oppn parties What is Fair Price for Acquired Farm Land?

News Snippets

  • The government says Covid-19 is still in local transmission stage in India
  • Government scotches rumours of extending the lockdown beyond April14. Says no such plan
  • Centre asks states to give shelter and food to migrant workers to stop them from taking to the streets
  • RBI cuts repo rate by 75 bps, the steepest in 10 years
  • Centre writes to states regarding laxity in monitoring people who had arrived from abroad between January and March
  • Kerala reports a spurt in new cases
  • With 124 fresh cases on Friday, the number of reported cases in India stand at 854
  • Five of a family, including a 9-month-old-baby test positive for Covid-19 in Nadia district in West Bengal on Friday
  • The Pakistani army is reportedly forcibly moving all Covid-19 patients to PoK and Gilgit
  • Untimely azaans in J&K mosques spark panic gathering
  • Stocks rise - Sensex up by 1400 points and Nifty goes above the 8600 mark
  • Rahul Gandhi says the economic package is "the first step in the right direction"
  • The government announces wide-ranging measures to help the poor overcome the economic hardship caused by Covid-19
  • G20 leaders to hold a virtual meeting today to explore ways of fighting Covid-19 in a coordinated manner
  • The Delhi government orders testing of all medical staff after the positive test on a Delhi mohalla clinic doctor
Death toll reaches 27 as Covid-19 cases across India reach 974 on Saturday
oppn parties
What is Fair Price for Acquired Farm Land?

By Sunil Garodia
First publised on 2015-12-07 07:40:20

About the Author

Sunil Garodia Editor-in-Chief of indiacommentary.com. Current Affairs analyst and political commentator. Writes for a number of publications.
Forcible acquisition of farm land by the State without adequate compensation is one thing that raises the heat quotient all over the world. The State often cites pressing reasons and acquires farm land through legislation. But farmers say this land is forcibly taken away without them getting a fair price for it. Same story is played out in India.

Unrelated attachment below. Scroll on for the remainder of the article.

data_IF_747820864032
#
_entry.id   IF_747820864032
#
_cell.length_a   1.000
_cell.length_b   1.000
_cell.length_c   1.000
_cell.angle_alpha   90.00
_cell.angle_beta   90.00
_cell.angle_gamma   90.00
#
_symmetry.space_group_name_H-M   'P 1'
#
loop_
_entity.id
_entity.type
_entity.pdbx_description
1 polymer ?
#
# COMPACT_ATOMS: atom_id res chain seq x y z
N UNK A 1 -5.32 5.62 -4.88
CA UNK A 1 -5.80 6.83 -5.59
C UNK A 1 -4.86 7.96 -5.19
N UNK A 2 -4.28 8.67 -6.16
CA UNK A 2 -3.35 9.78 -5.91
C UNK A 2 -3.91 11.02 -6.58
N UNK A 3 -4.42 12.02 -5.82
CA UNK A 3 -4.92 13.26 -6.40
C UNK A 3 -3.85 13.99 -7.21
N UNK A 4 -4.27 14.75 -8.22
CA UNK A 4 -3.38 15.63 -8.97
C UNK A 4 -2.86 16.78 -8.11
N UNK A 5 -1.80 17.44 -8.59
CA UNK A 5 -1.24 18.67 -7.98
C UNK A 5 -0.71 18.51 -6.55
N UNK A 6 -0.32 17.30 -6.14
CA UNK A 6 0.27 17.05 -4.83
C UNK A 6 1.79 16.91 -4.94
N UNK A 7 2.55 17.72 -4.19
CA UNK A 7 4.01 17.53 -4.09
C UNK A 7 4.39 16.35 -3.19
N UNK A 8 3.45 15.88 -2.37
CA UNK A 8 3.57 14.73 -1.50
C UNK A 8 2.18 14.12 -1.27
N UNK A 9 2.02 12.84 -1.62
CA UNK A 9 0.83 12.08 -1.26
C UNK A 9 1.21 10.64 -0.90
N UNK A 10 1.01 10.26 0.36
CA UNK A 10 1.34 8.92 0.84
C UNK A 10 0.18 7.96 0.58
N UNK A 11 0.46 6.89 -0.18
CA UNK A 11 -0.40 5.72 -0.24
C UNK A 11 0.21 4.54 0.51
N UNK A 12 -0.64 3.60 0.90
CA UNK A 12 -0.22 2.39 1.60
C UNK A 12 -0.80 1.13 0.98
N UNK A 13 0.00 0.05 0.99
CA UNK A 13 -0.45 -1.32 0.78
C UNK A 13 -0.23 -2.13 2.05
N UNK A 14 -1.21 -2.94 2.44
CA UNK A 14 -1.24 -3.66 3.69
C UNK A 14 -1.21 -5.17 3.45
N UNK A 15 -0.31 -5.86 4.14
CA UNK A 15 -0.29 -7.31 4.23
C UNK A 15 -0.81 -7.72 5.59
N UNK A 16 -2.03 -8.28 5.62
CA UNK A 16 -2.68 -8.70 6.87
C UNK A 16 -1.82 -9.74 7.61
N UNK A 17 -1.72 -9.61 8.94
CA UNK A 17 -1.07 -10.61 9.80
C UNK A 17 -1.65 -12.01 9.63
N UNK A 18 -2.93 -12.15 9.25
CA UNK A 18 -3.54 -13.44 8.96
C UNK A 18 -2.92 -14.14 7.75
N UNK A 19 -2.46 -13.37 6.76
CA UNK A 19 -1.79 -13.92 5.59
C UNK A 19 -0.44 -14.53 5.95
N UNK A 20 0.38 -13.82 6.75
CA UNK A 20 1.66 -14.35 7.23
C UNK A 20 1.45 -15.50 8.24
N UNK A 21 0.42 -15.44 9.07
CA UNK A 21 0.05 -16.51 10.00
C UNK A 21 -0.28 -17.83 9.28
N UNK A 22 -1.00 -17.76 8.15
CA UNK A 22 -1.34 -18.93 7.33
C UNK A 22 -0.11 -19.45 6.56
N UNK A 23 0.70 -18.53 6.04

The Indian constitution recognized right to property as a fundamental right till 1978, when it was deleted by the 44th amendment. In its place, the citizens were granted a dubious right by Article 300A which said “no person shall be deprived of his property save by authority of law.” Hence, what was originally an unhindered right was made subject to the whims of the State.

The Supreme Court has now come out in favour of the farmers by saying that right to property is a “prize privilege” and categorically saying that it is “incumbent on the state to solemnly respond to its constitutional obligation to guarantee that a land loser is adequately compensated.”

While the court has rightly extended its legal support to the farmers, the issue is not that easy. Who is to decide what is adequate compensation for a piece of rural land and how is it to be decided? If the government says it should be an x amount, the farmer usually demands a y amount which is substantially higher. Social activists and NGOs also pitch in to turn it into a battle.

There is no set formula for deciding the compensation amount. Farm land does not have any exceptional market value per se. The value is emotional for the landowner. For example, if no project is coming up, a farmer might not be able to sell his land even for a pittance. Even then, he might not find ready buyers. It is only when any infrastructure project or industry is announced in the area that land prices skyrocket. Sometimes, the demands of landowners border on blackmail.

In such a scenario, what should be adequate compensation? All the talk of 4 times or 8 times the market going rate is confusing. Which market rate are we talking about? The one before the project or acquisition was announced or the one after it was notified? For, one would find that if an acre of land was going for, say, Rs 100000 in normal times, it would be quoted at Rs 10000000 after the announcement of the project. So should the farmer get Rs 8 lakhs or Rs 8 crore?

Instead of turning all acquisitions into pitched battles between the government and industry on one side and the farmers and social activists on the other, it is better to draw up a mechanism that fixes a fair rate that does not pinch anyone. For, if India is to grow, land has to be acquired. Any compensation should not be so absurdly high as to make it at par with semi urban land and not so pitiably low as to deprive the farmer of his right to adequate compensation. A middle ground has to be found through a set mechanism.

www.indiacommentary.com